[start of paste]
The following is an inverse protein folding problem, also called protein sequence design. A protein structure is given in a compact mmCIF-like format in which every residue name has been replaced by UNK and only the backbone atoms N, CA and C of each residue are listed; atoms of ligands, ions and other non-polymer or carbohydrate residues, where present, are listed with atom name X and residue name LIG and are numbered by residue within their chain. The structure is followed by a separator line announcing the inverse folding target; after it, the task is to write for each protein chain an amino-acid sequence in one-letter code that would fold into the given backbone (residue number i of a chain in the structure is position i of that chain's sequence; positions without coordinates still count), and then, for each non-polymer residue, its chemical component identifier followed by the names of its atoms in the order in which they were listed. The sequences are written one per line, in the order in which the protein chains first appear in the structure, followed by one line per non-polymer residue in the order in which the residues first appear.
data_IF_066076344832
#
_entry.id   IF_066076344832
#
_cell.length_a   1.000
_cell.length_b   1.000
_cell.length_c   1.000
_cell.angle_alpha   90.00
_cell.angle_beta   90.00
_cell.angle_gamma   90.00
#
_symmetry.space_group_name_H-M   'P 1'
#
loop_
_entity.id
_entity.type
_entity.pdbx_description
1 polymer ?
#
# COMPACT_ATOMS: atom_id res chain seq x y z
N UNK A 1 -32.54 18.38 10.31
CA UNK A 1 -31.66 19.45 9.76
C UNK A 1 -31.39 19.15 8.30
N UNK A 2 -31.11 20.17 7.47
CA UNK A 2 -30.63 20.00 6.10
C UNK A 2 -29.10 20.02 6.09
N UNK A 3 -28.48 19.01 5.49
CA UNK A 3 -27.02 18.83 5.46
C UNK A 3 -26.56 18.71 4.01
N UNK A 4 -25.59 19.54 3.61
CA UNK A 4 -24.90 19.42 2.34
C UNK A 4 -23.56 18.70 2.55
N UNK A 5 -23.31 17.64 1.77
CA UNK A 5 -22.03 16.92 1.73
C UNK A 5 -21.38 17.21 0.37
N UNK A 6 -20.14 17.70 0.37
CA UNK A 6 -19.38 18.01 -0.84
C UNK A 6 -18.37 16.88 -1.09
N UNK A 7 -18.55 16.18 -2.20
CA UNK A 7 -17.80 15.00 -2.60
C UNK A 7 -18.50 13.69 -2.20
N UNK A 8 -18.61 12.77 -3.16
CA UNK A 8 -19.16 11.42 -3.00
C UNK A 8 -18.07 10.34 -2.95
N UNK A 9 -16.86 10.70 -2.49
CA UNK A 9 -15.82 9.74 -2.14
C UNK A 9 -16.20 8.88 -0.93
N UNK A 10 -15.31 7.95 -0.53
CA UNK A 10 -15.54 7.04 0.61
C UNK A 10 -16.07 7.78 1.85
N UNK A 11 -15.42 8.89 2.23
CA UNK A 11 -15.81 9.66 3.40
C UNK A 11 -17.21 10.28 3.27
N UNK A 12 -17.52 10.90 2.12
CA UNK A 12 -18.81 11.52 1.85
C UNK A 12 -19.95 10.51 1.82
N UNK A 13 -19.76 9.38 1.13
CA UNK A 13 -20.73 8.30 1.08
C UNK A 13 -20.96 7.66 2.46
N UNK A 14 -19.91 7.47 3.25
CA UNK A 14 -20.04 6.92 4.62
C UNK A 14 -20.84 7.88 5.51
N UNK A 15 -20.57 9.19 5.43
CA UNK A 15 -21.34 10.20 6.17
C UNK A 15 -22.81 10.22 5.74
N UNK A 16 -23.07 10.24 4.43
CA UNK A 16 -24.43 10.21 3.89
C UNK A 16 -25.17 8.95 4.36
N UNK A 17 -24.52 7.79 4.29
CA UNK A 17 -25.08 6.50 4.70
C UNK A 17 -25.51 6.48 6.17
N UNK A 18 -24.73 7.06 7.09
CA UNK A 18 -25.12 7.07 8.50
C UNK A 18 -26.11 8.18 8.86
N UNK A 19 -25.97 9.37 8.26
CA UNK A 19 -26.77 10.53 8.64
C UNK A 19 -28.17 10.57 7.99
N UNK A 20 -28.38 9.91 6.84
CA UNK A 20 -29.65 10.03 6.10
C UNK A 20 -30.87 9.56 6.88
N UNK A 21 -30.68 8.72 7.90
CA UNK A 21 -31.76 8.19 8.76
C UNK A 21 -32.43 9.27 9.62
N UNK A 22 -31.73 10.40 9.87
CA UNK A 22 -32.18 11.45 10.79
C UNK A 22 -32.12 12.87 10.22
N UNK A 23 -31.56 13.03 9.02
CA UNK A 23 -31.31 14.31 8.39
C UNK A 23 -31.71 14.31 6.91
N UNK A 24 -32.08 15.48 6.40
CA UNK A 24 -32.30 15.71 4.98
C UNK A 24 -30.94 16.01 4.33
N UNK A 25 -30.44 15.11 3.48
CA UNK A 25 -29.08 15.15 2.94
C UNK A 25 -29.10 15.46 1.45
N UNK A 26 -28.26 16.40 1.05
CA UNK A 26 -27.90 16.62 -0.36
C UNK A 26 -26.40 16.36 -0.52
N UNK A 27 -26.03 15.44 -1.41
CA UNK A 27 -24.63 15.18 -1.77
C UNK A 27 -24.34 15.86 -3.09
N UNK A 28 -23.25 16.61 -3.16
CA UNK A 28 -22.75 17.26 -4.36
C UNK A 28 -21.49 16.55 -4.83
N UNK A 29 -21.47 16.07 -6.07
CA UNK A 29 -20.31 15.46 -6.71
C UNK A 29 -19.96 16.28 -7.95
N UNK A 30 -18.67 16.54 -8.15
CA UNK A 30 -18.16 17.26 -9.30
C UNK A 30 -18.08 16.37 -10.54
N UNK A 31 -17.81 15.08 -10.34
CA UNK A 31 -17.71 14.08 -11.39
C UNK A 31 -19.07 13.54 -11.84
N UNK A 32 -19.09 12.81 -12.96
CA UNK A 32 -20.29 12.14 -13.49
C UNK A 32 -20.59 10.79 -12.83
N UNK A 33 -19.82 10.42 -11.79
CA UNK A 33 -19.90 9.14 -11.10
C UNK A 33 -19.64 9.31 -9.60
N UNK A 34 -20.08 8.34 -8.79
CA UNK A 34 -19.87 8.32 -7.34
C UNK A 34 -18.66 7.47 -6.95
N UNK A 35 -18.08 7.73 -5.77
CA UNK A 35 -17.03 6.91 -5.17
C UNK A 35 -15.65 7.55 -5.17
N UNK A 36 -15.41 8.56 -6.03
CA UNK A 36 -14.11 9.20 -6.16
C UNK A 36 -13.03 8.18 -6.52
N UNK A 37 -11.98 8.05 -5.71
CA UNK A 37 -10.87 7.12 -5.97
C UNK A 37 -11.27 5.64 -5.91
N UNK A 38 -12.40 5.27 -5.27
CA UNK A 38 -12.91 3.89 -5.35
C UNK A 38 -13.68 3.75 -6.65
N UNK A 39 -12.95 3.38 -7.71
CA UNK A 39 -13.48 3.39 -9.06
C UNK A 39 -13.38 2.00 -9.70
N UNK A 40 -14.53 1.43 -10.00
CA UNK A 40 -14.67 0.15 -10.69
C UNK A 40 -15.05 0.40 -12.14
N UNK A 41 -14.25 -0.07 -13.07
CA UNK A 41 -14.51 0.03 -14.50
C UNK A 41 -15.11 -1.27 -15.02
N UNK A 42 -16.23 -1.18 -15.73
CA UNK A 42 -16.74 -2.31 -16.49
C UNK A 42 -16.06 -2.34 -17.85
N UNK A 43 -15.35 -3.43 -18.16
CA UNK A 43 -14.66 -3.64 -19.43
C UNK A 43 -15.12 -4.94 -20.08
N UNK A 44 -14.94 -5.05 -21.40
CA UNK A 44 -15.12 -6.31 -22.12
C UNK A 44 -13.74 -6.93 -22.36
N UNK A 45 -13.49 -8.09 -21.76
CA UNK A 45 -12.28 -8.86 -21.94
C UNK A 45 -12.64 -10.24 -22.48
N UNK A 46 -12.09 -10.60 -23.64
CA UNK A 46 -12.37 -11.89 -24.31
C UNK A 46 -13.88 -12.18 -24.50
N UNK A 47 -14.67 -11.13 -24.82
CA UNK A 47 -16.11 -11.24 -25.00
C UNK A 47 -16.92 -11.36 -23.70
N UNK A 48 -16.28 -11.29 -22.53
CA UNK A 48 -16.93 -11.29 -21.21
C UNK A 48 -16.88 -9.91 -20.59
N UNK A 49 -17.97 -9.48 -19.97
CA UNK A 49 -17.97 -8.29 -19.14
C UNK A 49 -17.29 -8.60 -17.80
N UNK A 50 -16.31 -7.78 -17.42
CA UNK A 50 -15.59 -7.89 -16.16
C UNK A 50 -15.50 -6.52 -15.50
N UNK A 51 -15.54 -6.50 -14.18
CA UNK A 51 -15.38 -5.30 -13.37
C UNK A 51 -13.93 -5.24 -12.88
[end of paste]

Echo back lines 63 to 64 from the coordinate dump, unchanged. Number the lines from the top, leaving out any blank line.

C UNK A 14 -20.84 7.88 5.51
N UNK A 15 -20.57 9.19 5.43